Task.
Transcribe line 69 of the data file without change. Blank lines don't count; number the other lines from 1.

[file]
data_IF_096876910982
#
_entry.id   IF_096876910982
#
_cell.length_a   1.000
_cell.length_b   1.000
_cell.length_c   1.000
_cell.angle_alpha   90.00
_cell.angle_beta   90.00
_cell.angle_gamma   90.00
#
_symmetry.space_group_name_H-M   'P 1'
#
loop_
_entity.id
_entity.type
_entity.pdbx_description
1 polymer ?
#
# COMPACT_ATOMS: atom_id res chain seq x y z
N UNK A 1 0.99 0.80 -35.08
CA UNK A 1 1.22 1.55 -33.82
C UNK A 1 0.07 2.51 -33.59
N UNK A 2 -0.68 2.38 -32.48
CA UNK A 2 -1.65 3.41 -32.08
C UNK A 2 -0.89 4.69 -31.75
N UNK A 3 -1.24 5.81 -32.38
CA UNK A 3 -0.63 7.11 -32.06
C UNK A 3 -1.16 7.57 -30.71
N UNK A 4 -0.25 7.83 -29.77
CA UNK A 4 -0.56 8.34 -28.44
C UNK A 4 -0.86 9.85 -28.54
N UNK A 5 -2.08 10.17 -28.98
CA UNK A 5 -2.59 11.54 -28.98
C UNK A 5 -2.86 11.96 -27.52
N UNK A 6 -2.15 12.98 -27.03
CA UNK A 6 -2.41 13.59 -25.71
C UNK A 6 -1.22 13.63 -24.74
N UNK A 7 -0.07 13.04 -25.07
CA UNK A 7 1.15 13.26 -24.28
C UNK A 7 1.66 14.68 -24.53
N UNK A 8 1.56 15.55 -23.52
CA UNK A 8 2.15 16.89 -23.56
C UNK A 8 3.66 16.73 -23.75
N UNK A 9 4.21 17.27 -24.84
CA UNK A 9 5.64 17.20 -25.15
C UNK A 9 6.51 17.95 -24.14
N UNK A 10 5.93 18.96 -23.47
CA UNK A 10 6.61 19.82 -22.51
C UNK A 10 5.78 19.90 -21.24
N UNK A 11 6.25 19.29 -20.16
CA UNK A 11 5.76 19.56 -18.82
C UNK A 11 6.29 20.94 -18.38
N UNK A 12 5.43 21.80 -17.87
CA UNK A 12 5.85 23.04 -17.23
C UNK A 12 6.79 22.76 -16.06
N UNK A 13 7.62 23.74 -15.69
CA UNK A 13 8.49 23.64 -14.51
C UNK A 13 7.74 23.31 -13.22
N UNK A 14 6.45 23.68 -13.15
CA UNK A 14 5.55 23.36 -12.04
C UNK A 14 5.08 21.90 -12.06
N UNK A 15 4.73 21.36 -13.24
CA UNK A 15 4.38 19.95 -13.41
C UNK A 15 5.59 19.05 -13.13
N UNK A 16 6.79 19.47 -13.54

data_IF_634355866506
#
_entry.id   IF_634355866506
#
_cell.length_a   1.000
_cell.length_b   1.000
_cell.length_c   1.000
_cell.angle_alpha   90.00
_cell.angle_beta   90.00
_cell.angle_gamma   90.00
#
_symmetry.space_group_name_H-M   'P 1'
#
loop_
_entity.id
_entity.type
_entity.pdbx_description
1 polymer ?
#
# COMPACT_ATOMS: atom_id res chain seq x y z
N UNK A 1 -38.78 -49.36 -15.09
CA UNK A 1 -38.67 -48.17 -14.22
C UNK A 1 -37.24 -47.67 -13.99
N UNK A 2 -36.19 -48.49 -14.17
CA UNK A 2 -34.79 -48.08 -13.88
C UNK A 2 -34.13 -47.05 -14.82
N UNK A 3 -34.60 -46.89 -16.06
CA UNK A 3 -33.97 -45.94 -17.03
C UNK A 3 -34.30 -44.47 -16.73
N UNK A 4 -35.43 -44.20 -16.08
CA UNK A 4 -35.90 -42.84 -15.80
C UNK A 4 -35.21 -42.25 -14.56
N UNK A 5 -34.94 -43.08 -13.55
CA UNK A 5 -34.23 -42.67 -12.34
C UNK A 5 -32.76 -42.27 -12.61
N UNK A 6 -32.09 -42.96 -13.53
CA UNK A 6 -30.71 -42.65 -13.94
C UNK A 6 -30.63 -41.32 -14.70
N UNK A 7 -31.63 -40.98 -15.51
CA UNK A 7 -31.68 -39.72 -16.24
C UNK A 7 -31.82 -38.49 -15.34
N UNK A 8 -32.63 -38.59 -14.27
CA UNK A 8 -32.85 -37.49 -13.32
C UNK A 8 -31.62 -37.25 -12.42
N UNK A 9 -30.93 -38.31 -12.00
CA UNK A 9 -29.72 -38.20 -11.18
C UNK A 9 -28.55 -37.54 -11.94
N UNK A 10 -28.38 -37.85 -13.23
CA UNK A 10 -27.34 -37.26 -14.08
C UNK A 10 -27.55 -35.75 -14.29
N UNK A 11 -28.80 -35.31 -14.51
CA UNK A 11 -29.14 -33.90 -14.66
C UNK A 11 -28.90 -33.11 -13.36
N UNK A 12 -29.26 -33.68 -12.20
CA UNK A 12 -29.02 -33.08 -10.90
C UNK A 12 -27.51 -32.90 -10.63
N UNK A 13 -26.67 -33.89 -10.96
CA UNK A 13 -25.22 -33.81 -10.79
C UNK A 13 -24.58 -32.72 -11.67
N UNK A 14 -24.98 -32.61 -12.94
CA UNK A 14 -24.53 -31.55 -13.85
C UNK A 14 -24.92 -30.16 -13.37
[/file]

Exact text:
_entry.id   IF_634355866506